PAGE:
Kevin Durant sent shockwaves through the NBA last week when he decided to ditch the only franchise he had ever represented to sign for the Golden State Warriors.
The Dubs are, of course, one of the most dominant teams of this generation. After putting together a record-setting 73-wins last term, they came within one game of retaining the Larry O'Brien trophy in the Finals, before ultimately falling to LeBron James and the Cleveland Cavaliers.
The Warriors squandered a 3-1 series lead in those Finals, the same thing the Oklahoma City Thunder - whom Durant was playing for - did in the Western Conference Finals against Golden State in the series prior.
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The reaction to KD's blockbuster switch has been as varied as it has been broad. The idea of the Warriors possessing the last two winners of the regular season MVP award, as well as two of the top three scorers in the league last season, is quite a prospect.
While many believe Steve Kerr's troops should now run away with the 2016-17 campaign and somehow improve upon their record-breaking season, there has been a few critics who believe Durant has made the move for the wrong reasons.
One such man is Washington Wizards forward, Markieff Morris. He believes that after blowing a lead against the Warriors the way that the Thunder did, the last thing a player should do is join that team.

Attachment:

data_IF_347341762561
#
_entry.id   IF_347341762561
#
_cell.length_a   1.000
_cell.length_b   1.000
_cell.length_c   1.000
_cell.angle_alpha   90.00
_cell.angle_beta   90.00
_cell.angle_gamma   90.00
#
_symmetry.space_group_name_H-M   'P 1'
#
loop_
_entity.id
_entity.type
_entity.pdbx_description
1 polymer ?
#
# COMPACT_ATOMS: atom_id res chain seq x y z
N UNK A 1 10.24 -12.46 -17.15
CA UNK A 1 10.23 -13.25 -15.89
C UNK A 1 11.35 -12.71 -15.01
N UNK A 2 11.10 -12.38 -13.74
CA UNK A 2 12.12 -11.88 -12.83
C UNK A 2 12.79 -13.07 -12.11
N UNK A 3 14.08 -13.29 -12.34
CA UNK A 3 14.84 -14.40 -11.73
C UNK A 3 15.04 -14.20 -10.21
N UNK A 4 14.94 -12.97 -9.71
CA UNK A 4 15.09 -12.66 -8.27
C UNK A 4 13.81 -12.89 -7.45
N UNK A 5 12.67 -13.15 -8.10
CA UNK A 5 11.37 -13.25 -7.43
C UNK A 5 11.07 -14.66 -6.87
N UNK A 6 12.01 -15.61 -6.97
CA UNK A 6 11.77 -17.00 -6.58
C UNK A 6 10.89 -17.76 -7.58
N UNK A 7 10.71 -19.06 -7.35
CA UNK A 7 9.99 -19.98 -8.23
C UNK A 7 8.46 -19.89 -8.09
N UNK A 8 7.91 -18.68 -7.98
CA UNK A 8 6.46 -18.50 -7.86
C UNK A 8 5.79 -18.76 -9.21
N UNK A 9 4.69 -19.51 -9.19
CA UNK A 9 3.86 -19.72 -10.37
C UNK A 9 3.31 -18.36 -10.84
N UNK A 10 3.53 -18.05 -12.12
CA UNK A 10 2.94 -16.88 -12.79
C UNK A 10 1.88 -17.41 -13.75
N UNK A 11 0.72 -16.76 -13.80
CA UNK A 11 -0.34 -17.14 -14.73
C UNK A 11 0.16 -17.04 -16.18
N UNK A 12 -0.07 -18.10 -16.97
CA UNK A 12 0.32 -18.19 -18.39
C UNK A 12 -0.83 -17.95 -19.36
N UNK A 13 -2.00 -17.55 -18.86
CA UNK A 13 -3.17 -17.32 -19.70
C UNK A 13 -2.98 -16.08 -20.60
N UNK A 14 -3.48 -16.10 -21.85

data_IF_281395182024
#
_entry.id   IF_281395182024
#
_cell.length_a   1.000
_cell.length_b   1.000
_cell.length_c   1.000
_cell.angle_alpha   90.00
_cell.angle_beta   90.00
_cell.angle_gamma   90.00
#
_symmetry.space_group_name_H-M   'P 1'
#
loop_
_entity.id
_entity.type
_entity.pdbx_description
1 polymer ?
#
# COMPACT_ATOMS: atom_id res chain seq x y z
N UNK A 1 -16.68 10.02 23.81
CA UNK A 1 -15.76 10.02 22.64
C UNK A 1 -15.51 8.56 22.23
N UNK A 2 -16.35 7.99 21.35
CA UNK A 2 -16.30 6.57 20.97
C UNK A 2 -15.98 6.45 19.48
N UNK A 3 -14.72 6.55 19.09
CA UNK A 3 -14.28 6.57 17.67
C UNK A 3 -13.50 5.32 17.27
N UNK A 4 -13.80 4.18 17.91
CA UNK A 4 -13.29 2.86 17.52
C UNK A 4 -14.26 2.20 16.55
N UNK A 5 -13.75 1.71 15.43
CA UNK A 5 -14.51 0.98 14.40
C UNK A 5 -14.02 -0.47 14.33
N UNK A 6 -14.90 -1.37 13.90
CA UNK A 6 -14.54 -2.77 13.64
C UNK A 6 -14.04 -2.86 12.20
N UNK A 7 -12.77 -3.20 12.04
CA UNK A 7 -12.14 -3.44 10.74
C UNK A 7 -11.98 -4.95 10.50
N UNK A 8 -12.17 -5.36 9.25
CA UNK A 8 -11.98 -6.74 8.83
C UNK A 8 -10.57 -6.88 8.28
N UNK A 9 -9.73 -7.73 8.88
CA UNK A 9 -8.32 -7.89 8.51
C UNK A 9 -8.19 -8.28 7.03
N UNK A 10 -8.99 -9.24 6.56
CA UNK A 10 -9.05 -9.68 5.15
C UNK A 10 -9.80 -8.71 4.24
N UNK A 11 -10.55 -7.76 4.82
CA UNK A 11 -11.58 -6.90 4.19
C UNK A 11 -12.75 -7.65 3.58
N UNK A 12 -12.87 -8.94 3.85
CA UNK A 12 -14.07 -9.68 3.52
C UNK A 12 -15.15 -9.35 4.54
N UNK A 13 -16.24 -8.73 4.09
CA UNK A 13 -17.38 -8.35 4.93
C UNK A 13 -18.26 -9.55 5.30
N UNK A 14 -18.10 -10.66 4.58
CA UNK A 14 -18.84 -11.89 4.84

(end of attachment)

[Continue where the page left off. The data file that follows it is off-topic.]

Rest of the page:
“I don’t think it’s right, but it is what it is,” Morris said, via Gene Wang of The Washington Post.
“You know what I mean by that. That ain’t right,” he reiterated. “The money is going to be there for anything. It’s not about that. It’s the whole situation. It’s like, man, come on. You don’t do that.”
It's obvious what KD's intentions are: he wants to win a championship. Legacies are often measured in championships and at 27-years-old, in his physical prime, that fact hasn't alluded Durant.
The facts are, he believes he has a better chance of winning a title with Golden State than with the Oklahoma City Thunder, or anyone else for that matter.
However, Morris thought Durantula was built differently than 'if you can't beat them, join them'.
“I wouldn’t have went there [Golden State] for sure,” Morris said. “First of all, they just beat us, so that’s more important. It would have been a fire inside me to beat them next year, but a lot of guys are different. I just didn’t expect that from Durant. I know him a little bit, and I didn’t expect that.”
If Durant does not win a title from this endeavour, it's been a total bust. But, chances are, the Warriors will be right in the shake-up at the very least this season and have to be the favourites to go all the way.